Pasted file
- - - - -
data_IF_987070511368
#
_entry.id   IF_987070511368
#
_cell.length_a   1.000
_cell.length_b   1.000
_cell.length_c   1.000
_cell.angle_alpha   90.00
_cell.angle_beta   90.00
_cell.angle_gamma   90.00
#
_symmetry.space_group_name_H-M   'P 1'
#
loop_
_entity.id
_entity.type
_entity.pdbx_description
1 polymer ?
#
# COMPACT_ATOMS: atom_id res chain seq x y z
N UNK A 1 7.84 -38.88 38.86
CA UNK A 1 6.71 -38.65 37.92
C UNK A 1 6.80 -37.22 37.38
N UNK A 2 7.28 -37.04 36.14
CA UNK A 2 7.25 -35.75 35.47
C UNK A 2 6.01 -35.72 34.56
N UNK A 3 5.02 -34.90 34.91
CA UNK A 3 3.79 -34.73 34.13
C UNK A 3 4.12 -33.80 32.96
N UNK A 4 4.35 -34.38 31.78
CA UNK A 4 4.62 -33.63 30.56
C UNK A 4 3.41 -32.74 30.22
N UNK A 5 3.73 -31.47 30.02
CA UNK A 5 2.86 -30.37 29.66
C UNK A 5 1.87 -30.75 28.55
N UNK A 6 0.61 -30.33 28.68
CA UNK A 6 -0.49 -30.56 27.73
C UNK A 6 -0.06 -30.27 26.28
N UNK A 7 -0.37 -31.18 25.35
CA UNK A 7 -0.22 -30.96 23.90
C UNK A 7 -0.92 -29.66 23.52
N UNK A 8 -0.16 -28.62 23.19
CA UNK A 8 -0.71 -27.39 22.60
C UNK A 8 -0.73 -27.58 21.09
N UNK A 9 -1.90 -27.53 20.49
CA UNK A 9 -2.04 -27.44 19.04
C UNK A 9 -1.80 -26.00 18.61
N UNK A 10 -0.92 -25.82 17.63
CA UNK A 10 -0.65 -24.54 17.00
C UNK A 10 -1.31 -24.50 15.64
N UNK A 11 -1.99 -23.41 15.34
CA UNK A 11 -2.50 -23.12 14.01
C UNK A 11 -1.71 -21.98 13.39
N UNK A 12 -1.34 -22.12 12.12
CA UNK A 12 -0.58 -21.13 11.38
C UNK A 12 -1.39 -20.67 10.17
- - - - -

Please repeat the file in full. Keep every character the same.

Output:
data_IF_987070511368
#
_entry.id   IF_987070511368
#
_cell.length_a   1.000
_cell.length_b   1.000
_cell.length_c   1.000
_cell.angle_alpha   90.00
_cell.angle_beta   90.00
_cell.angle_gamma   90.00
#
_symmetry.space_group_name_H-M   'P 1'
#
loop_
_entity.id
_entity.type
_entity.pdbx_description
1 polymer ?
#
# COMPACT_ATOMS: atom_id res chain seq x y z
N UNK A 1 7.84 -38.88 38.86
CA UNK A 1 6.71 -38.65 37.92
C UNK A 1 6.80 -37.22 37.38
N UNK A 2 7.28 -37.04 36.14
CA UNK A 2 7.25 -35.75 35.47
C UNK A 2 6.01 -35.72 34.56
N UNK A 3 5.02 -34.90 34.91
CA UNK A 3 3.79 -34.73 34.13
C UNK A 3 4.12 -33.80 32.96
N UNK A 4 4.35 -34.38 31.78
CA UNK A 4 4.62 -33.63 30.56
C UNK A 4 3.41 -32.74 30.22
N UNK A 5 3.73 -31.47 30.02
CA UNK A 5 2.86 -30.37 29.66
C UNK A 5 1.87 -30.75 28.55
N UNK A 6 0.61 -30.33 28.68
CA UNK A 6 -0.49 -30.56 27.73
C UNK A 6 -0.06 -30.27 26.28
N UNK A 7 -0.37 -31.18 25.35
CA UNK A 7 -0.22 -30.96 23.90
C UNK A 7 -0.92 -29.66 23.52
N UNK A 8 -0.16 -28.62 23.19
CA UNK A 8 -0.71 -27.39 22.60
C UNK A 8 -0.73 -27.58 21.09
N UNK A 9 -1.90 -27.53 20.49
CA UNK A 9 -2.04 -27.44 19.04
C UNK A 9 -1.80 -26.00 18.61
N UNK A 10 -0.92 -25.82 17.63
CA UNK A 10 -0.65 -24.54 17.00
C UNK A 10 -1.31 -24.50 15.64
N UNK A 11 -1.99 -23.41 15.34
CA UNK A 11 -2.50 -23.12 14.01
C UNK A 11 -1.71 -21.98 13.39
N UNK A 12 -1.34 -22.12 12.12
CA UNK A 12 -0.58 -21.13 11.38
C UNK A 12 -1.39 -20.67 10.17